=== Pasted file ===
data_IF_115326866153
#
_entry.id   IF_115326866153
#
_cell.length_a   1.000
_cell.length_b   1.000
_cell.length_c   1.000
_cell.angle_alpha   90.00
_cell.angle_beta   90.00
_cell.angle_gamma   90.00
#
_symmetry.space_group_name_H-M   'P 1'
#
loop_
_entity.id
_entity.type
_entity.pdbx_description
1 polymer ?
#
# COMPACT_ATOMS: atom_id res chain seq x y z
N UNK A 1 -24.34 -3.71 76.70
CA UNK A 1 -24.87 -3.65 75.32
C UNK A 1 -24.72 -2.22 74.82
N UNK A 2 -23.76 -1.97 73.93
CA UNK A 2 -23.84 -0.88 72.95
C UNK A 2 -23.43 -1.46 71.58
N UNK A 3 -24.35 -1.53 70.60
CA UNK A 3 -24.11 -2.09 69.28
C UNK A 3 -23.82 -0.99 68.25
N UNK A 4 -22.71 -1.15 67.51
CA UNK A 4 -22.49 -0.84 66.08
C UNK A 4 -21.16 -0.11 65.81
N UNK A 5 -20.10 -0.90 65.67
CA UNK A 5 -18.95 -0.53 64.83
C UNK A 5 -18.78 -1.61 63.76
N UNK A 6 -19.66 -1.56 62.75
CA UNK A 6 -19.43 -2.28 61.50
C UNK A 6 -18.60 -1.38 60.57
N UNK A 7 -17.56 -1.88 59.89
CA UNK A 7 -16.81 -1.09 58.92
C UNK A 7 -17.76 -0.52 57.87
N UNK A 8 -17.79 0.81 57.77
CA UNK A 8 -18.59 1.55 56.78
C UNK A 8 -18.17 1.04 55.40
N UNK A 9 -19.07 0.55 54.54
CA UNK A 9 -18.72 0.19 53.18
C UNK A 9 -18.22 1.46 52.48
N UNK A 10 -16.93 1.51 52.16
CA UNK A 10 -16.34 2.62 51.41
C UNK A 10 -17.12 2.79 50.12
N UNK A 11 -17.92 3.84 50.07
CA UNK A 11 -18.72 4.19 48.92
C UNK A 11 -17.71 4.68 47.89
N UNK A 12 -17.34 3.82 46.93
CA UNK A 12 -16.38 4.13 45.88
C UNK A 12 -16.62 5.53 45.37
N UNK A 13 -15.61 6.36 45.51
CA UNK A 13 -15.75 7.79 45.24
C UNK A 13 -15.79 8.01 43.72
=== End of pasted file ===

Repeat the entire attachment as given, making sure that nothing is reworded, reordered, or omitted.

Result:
data_IF_115326866153
#
_entry.id   IF_115326866153
#
_cell.length_a   1.000
_cell.length_b   1.000
_cell.length_c   1.000
_cell.angle_alpha   90.00
_cell.angle_beta   90.00
_cell.angle_gamma   90.00
#
_symmetry.space_group_name_H-M   'P 1'
#
loop_
_entity.id
_entity.type
_entity.pdbx_description
1 polymer ?
#
# COMPACT_ATOMS: atom_id res chain seq x y z
N UNK A 1 -24.34 -3.71 76.70
CA UNK A 1 -24.87 -3.65 75.32
C UNK A 1 -24.72 -2.22 74.82
N UNK A 2 -23.76 -1.97 73.93
CA UNK A 2 -23.84 -0.88 72.95
C UNK A 2 -23.43 -1.46 71.58
N UNK A 3 -24.35 -1.53 70.60
CA UNK A 3 -24.11 -2.09 69.28
C UNK A 3 -23.82 -0.99 68.25
N UNK A 4 -22.71 -1.15 67.51
CA UNK A 4 -22.49 -0.84 66.08
C UNK A 4 -21.16 -0.11 65.81
N UNK A 5 -20.10 -0.90 65.67
CA UNK A 5 -18.95 -0.53 64.83
C UNK A 5 -18.78 -1.61 63.76
N UNK A 6 -19.66 -1.56 62.75
CA UNK A 6 -19.43 -2.28 61.50
C UNK A 6 -18.60 -1.38 60.57
N UNK A 7 -17.56 -1.88 59.89
CA UNK A 7 -16.81 -1.09 58.92
C UNK A 7 -17.76 -0.52 57.87
N UNK A 8 -17.79 0.81 57.77
CA UNK A 8 -18.59 1.55 56.78
C UNK A 8 -18.17 1.04 55.40
N UNK A 9 -19.07 0.55 54.54
CA UNK A 9 -18.72 0.19 53.18
C UNK A 9 -18.22 1.46 52.48
N UNK A 10 -16.93 1.51 52.16
CA UNK A 10 -16.34 2.62 51.41
C UNK A 10 -17.12 2.79 50.12
N UNK A 11 -17.92 3.84 50.07
CA UNK A 11 -18.72 4.19 48.92
C UNK A 11 -17.71 4.68 47.89
N UNK A 12 -17.34 3.82 46.93
CA UNK A 12 -16.38 4.13 45.88
C UNK A 12 -16.62 5.53 45.37
N UNK A 13 -15.61 6.36 45.51
CA UNK A 13 -15.75 7.79 45.24
C UNK A 13 -15.79 8.01 43.72